Effector constructs consisted of AtMYB4 in pJIT60 (pJAtMYB4) as described above, or modifications of the construct to change the amino acid sequence of the encoded protein. To produce pJAtMYB4C, pJAtMYB4 was cut with BsaBI, which cuts at +593 bp in the cDNA coding sequence, and SmaI, which cuts in the polylinker at the 3′ end of the cDNA. Religation removed the intervening sequence to leave that encoding only the N-terminal 198 amino acids. The equivalent truncated version of AmMYB308 has been shown to form a stable protein in Escherichia coli (Tamagnone et al., 1998a).

A C-terminal region predicted to form a zinc finger motif was also mutated (Kranz et al., 1998), first by changing the sequence encoding amino acid 224 in pJAtMYB4 from TGT (cysteine) to TCT (serine) and that encoding amino acid 227 from TGC (cysteine) to TCC (serine) to form pJAtMYB4Zn2. pJAtMYB4Zn2 was mutagenized further, the sequence encoding amino acid 237 was changed from TGC (cysteine) to TCC (serine) and that encoding amino acid 239 was changed from TGC (cysteine) to TCC (serine) to form pJAtMYB4Zn4.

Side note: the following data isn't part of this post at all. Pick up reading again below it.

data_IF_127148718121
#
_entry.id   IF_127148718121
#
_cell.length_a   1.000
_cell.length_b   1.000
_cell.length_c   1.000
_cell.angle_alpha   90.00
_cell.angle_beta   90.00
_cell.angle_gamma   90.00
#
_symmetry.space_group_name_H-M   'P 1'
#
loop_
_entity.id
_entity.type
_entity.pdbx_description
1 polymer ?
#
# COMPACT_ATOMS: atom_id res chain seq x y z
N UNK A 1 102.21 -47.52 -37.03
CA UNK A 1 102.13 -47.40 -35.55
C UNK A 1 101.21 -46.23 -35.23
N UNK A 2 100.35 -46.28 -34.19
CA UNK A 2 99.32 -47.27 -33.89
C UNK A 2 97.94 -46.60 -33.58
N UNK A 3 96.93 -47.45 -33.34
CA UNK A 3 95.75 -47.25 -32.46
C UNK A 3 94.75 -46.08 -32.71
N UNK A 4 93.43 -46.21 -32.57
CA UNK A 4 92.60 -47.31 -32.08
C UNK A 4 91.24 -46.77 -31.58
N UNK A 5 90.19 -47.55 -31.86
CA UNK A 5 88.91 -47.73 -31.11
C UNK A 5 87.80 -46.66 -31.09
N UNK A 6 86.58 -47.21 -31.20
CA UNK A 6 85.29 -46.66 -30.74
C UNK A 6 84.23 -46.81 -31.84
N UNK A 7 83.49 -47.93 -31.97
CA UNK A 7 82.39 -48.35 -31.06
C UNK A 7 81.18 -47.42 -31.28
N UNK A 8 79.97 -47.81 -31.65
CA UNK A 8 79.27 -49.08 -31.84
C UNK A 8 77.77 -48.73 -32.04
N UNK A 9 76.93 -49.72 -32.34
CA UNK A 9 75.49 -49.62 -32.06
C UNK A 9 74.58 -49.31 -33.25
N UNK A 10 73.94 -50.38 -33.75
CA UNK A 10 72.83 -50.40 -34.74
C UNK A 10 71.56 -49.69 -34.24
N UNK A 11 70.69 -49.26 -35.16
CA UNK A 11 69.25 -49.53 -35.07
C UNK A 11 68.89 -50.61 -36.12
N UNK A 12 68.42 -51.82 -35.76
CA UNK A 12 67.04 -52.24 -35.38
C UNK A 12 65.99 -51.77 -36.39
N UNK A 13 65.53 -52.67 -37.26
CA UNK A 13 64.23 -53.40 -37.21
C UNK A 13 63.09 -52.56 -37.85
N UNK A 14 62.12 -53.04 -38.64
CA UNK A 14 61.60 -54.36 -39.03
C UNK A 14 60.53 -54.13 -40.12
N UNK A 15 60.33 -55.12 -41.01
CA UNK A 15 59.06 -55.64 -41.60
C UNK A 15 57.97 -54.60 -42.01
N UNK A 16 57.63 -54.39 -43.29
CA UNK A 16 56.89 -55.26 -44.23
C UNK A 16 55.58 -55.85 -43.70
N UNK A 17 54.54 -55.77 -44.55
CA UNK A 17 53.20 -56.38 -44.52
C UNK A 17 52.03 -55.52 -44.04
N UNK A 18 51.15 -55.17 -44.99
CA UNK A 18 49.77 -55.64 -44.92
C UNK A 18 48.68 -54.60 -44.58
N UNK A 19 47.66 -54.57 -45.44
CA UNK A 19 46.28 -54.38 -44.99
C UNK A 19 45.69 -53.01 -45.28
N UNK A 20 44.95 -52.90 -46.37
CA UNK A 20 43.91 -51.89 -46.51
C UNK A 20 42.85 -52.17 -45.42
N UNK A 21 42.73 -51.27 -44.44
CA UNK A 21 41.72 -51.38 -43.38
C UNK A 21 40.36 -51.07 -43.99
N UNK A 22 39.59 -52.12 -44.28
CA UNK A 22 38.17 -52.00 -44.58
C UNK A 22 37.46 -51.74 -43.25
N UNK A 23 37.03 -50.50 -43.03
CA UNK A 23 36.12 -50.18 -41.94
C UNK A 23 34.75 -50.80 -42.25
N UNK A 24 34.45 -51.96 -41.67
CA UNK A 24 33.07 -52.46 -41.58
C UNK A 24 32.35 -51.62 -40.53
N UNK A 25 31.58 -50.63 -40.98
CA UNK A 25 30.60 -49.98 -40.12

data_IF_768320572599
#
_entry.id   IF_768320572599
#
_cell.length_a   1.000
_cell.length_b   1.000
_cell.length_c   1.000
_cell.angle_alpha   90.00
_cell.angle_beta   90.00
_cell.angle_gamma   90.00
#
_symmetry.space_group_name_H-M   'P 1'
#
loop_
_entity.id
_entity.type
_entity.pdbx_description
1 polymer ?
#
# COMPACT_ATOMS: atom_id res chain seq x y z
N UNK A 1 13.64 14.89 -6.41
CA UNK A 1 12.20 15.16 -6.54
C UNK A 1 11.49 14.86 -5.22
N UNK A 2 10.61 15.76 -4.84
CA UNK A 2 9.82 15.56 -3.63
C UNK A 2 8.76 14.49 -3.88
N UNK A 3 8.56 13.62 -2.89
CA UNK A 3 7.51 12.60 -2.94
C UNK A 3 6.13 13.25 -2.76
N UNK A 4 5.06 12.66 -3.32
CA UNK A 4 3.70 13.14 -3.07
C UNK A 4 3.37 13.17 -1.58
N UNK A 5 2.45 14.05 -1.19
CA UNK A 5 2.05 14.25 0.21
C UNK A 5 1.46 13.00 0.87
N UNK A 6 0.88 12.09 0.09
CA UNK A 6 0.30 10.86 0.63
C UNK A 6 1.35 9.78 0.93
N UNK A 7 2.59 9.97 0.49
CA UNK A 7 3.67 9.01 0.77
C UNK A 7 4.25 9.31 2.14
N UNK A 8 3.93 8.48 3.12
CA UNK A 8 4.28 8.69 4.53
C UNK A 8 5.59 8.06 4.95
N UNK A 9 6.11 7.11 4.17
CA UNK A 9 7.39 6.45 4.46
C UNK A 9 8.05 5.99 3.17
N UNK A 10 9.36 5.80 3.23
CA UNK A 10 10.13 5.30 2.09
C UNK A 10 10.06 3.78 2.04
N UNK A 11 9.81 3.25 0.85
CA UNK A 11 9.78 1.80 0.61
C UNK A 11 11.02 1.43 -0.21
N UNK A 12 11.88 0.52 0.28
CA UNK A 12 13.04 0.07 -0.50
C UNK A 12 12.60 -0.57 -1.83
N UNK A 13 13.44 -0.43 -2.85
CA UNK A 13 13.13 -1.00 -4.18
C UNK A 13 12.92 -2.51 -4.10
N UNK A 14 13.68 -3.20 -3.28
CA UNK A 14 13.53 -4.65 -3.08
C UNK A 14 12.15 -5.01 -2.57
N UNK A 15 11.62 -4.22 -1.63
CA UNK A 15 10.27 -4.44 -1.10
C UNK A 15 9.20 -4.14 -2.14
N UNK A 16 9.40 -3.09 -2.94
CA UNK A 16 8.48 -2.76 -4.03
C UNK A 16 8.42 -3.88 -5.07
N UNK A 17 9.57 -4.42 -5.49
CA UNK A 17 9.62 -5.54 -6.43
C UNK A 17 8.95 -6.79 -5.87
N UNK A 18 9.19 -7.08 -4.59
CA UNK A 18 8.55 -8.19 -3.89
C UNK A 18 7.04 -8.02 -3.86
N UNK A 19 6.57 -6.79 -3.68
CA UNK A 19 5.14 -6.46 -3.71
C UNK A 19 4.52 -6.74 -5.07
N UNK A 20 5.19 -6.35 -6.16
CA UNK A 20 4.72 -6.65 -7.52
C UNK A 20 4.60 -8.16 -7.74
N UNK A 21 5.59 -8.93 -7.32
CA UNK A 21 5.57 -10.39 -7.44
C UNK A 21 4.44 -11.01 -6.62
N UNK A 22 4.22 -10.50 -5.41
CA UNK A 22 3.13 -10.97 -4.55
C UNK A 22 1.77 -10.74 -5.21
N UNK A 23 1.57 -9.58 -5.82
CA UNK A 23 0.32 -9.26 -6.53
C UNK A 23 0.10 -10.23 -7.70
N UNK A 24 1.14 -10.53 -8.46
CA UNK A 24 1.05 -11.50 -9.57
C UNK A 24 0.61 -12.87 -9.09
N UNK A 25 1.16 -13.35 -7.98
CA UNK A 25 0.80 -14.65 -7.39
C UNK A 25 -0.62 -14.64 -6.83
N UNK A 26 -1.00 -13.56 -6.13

Digesting pJAtMYB4 with BsaBI, which cuts twice at +513 bp and +629 bp in the AtMYB4 cDNA coding sequence, created a construct expressing AtMYB4 with a deletion of the region encoding the conserved domain. The cut plasmid was religated to lose the sequence encoding NLELRISLPDDV (amino acids 199–210), and amino acid 198 was changed from leucine to phenylalanine. The ligation was in-frame so that the rest of the C-terminus of AtMYB4 was included in the protein expressed from this construct (pJAtMYB4cd).

A construct with a mutation in the AtMYB4 DNA binding domain was created by mutagenizing the sequence around the conserved tryptophan of the recognition helix of R3, changing amino acids 108–110 from NYW to IDP to form pJMYB4Wmu.